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Comparison of effects of aspirin and indomethacin on human platelet prostaglandin synthetase.
  1. D Crook,
  2. A J Collins

    Abstract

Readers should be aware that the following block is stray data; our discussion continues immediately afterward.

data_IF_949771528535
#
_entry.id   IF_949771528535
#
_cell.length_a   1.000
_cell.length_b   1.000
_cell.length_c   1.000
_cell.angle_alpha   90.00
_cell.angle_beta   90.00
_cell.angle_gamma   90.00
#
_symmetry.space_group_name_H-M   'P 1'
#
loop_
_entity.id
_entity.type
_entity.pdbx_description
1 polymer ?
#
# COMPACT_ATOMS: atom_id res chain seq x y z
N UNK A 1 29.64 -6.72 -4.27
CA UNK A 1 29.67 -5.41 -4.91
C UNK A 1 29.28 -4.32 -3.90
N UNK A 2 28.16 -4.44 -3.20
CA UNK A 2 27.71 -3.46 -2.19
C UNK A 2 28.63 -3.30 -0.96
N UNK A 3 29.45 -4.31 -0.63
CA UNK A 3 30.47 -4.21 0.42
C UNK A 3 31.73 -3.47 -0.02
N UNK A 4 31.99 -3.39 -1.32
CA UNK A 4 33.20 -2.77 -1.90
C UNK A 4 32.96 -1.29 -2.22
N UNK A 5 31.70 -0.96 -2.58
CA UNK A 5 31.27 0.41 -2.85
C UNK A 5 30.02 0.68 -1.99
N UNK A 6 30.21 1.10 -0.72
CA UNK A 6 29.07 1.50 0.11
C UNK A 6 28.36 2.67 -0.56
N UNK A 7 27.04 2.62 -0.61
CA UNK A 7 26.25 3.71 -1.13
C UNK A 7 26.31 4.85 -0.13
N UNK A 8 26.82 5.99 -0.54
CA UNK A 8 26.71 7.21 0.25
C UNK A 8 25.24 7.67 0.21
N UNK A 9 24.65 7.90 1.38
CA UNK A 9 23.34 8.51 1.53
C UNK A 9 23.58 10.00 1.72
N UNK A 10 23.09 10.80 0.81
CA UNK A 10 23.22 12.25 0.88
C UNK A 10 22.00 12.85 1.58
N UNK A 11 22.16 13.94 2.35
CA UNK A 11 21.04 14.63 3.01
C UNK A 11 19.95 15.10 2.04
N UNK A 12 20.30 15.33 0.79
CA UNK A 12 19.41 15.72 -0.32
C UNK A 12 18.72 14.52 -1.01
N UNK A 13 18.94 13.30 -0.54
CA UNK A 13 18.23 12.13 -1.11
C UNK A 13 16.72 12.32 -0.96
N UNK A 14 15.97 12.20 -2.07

Human platelets were incubated in vitro with either aspirin or indomethacin and the prostaglandin synthetase activity of the resultant microsomal fraction from each incubation measured using a radiometric technique. Whereas aspirin produced a dose-related inhibition of the enzyme, indomethacin produced little or no inhibition over the same concentration range (10(-6) mol/l--10(-3) mol/l). Furthermore, administration of aspirin (600 mg) to volunteers produced a highly significant, prolonged inhibition of platelet microsomal prostaglandin synthetase whereas no inhibition was found with indomethacin (50 mg). As indomethacin is considerably more potent than aspirin as an inhibitor of human platelet prostaglandin synthetase in vitro, the results suggest a fundamental difference in the nature of the inhibition produced by each drug, aspirin being an essentially irreversible inhibitor whereas the inhibition produced by indomethacin is reversible. Studies with [3H-acetyl] aspirin have confirmed previous findings (Roth and Majerus, 1975) that aspirin produces an irreversible acetylation of a particulate fraction protein from human platelets.

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